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The BlackRock China equities playbook: investing in reform

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[September 12, 2014]  By Paul Carsten

TIANJIN China (Reuters) - The restructuring of China's state-owned enterprises and the liberalization of its financial markets now provide key opportunities for investment that rarely existed before, BlackRock Inc's head of China equities told Reuters.

That, combined with the country's slower pace of economic growth, has triggered a shift away from a GDP-driven investment strategy for the world's biggest money manager.

Of particular interest to BlackRock are China's bloated state-owned enterprises (SOEs), under pressure to become more competitive as the government nudges them towards market pricing after relying on state support for over half a century.

Oil companies like PetroChina Co are shedding non-core assets, while the three state-owned wireless carriers, including China Mobile <0941.HK>, are reducing subsidy budgets and marketing expenses.

"We're moving into an era of focusing on structural trends rather than cyclical trends," Helen Zhu said on the sidelines of a World Economic Forum meeting in the northern city of Tianjin on Thursday.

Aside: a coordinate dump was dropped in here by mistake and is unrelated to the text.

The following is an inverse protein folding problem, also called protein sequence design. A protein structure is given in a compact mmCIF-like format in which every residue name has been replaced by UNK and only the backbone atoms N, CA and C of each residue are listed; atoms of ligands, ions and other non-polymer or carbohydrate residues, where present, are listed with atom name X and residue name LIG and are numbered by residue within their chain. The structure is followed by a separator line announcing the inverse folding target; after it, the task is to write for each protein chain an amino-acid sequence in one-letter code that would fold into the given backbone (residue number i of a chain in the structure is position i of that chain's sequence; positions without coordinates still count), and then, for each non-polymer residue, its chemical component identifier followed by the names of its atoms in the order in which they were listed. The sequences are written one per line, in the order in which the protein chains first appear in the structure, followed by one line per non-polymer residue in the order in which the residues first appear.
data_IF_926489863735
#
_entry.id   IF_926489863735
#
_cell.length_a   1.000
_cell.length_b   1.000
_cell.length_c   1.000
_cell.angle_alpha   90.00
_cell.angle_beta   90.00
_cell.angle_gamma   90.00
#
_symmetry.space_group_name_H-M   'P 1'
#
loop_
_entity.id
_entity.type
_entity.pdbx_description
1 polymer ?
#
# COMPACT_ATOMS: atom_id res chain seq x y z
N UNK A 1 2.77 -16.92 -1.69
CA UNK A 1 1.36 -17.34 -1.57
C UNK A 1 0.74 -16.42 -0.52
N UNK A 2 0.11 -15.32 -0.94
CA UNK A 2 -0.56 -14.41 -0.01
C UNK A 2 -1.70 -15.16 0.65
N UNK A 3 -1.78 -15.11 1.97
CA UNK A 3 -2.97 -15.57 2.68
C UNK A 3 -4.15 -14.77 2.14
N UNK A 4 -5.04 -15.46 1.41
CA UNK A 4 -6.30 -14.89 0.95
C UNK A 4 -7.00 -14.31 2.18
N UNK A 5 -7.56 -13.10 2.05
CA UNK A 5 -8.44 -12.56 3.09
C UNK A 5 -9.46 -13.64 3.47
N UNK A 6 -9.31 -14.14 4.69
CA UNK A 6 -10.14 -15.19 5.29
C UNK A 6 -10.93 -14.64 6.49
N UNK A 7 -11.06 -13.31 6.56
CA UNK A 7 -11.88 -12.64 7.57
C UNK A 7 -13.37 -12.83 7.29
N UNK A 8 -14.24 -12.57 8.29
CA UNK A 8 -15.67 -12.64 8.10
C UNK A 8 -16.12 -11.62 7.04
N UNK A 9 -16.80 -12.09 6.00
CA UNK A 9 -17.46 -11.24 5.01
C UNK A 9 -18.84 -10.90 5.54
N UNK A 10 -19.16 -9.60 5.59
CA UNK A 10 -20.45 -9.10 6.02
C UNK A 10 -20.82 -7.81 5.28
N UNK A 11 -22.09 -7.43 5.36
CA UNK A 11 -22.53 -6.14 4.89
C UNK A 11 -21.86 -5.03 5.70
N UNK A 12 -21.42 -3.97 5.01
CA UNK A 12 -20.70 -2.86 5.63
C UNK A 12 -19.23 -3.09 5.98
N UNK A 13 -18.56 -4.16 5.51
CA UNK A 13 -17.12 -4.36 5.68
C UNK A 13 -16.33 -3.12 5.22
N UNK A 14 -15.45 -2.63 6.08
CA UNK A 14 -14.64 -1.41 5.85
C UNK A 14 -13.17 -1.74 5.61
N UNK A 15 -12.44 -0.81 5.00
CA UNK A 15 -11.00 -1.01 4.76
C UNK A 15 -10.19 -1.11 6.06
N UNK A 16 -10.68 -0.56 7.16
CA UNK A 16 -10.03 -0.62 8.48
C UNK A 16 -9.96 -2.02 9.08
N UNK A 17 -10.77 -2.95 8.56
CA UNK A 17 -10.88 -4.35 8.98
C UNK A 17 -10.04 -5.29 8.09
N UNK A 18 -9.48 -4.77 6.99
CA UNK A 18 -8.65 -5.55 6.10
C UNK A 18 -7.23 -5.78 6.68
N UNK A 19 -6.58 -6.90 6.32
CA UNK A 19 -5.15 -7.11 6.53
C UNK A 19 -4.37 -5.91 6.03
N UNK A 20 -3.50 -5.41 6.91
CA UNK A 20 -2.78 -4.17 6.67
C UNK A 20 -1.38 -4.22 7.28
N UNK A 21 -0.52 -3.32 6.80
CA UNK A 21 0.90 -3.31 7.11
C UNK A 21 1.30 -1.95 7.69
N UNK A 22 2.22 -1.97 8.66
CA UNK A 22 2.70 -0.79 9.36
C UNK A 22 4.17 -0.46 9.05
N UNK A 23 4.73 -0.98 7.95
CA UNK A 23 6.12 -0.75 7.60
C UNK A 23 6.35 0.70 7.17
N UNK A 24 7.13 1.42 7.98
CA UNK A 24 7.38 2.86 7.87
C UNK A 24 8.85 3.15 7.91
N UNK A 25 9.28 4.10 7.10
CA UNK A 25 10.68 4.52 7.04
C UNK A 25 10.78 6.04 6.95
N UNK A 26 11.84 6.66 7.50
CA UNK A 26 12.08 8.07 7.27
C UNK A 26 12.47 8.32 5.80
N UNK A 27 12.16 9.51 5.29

"Areas that had previously limited potential but are now very full of potential - those will deliver superior returns over time."

Zhu's BGF China fund is up around 7.8 percent for the year to date, in line with the benchmark MSCI China 10/40 index.

China's leaders have also announced long-term targets for the insurance sector, hoping to boost its overall contribution to the economy and countering competition from shadow banking, which offers higher return yields and seemingly low risks.

The relaxation of a decades-old household registration system, which will allow more Chinese to migrate to cities, as well of the country's one-child policy will also help drive the shift towards a more consumption-driven economy.

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"A lot of these structural growth, reform beneficiary areas that we look at, we think returns will be continuously enhanced," said Zhu.

BlackRock's China equities arm is also keen on the e-commerce industry, where companies like Alibaba Group Holding Ltd and JD.com Inc have been allowed to grow relatively unfettered by government regulation.

Zhu dismissed the notion that Chinese technology stocks are in a bubble.

"The companies have clearly done well over year and a half, it's a combination of earnings upwards revisions and valuation expansion," she said.

"You see the Internet companies eating a lot of older business models' lunch."

(Reporting by Paul Carsten; Additional reporting by Stephen Aldred in HONG KONG; Editing by Edwina Gibbs)

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